Saved By The Belle: 004 â€“ Kamandi
â€˜Saved By The Belleâ€™ is a platform for artists to speak up. Tour announcements, chart toppers, sold-out showsâ€¦ all we read about as fans is success, winning, and the picture-perfect life that artists supposedly live. The â€˜Saved By The Belleâ€™ interview series is about authenticity and transparency â€“ It offers artists an opportunity to share their story, speak up about causes theyâ€™re passionate about, talk about interests outside of music, etc. There are no restrictions and the only requirement is being genuine.
It’s been a crazy end-of-year for us here at Discobelle and for our final Saved By The Belle interview of the year, we’re happy to have emerging producer Kamandi on deck. The New Zealand-based up and comer was first discovered by Red Bull Sound Select and is rapidly emerging as one of the go-to songwriters around the world. His diverse style ranges everywhere from trap to house, chill to rap, and when it comes to music, it’s apparent that his creativity knows no limits. Check out our exclusive interview and his newest single “Goldie,” dedicated to his daughter.
1. Hi Kamandi, thanks for joining us. Before we get into anything, let’s start with something a bit simple – who are you and what should we know about you?
Iâ€™m Kamandi, a music producer. If you havenâ€™t heard my music you probably will soon.
2. Why do you make music?
Because I have to. I rely on music as an outlet, or an escape, or a way to talk to people. If i couldnâ€™t make music Iâ€™d for sure go insane. Iâ€™ve been lucky to always have friends around me but Iâ€™ve also always felt like an outsider. I donâ€™t always agree with or really care about how things are â€˜supposedâ€™ to be in the world. That for sure got me into trouble with the law a bit growing up but it also helps me now with music because i donâ€™t pressure myself to sound like how people maybe expect music to sound. Music is really just my tool to try and communicate how i feel.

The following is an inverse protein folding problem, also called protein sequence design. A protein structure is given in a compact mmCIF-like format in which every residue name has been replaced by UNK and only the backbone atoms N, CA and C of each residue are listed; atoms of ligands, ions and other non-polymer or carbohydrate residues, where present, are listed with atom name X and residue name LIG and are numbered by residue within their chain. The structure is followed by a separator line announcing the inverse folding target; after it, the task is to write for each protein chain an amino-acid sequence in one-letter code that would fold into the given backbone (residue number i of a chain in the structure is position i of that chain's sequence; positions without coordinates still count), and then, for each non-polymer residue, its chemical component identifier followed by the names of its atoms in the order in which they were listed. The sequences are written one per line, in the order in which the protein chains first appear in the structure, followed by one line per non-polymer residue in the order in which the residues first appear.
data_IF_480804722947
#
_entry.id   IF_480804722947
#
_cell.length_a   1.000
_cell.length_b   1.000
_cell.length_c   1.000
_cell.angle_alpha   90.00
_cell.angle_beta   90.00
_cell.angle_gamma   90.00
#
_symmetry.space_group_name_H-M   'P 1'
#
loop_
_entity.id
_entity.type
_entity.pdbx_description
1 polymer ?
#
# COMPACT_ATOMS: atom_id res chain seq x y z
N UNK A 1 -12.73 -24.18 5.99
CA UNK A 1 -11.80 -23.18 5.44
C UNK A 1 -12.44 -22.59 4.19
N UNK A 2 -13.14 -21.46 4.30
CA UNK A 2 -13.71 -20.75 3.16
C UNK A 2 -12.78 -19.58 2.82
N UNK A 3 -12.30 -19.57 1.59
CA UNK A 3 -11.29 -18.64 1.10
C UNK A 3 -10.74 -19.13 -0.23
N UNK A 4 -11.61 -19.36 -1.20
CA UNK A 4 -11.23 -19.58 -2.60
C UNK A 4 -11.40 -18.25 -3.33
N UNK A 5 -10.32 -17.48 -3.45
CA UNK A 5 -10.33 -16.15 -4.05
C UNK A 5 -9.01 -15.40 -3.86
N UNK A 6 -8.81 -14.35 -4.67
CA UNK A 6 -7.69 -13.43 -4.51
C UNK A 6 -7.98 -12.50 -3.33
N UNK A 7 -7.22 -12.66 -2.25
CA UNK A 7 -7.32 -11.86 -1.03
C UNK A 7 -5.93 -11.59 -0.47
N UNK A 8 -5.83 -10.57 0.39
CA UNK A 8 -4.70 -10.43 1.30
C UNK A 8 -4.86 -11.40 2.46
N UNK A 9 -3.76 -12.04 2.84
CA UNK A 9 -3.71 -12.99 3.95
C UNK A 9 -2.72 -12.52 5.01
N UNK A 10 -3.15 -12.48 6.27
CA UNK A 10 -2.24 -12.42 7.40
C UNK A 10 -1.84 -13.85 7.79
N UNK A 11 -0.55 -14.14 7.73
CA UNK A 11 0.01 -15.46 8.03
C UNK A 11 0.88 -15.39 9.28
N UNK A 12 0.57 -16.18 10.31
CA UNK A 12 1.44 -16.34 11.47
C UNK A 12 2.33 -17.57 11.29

3. Tell us what it means to have a massive global brands like Red Bull and Trap Nation/Lowly Palace in your corner.
I mean itâ€™s cool to know that big players want to be part of my vision. Having support from these places definitely helps with the career side of music. I guess if i can make a living off music then I am free to make music whenever I want, so thatâ€™s cool.
4. Do you think your versatility is moreso an asset or a curse and why?
Thatâ€™s a cool question. I think about this a lot. I guess some people want to hear more of the same sound they liked, so when i think about that it could be a curse. Other people really appreciate change and evolution or whatever, and they seem to be the type of fans who really stick with me so in that sense itâ€™s a definite asset. Iâ€™m gunna lock in â€˜assetâ€™.
5. What do you see as the biggest differences between your home country and the U.S. music market?
I guess the main difference is that the US market is so much bigger and more influential to the world than the New Zealand market. But New Zealand definitely has heaps of talent for a small place.
6. Tell us something about you outside of music; interests, hobbies, passion etc.
I genuinely love seeing my family and friends happy. Iâ€™m learning more to focus on being happy myself too rather than caring too much about all the politics of the music game.
7. What do you see as your biggest challenge moving forward as an artist and how do you plan on overcoming?
Probably myself. I think a lot of artists swing between full confidence and complete self doubt. Iâ€™m making efforts to only surround myself with driven people who believe in the vision. Having good people around keeps me going.
Photo Credit: @benz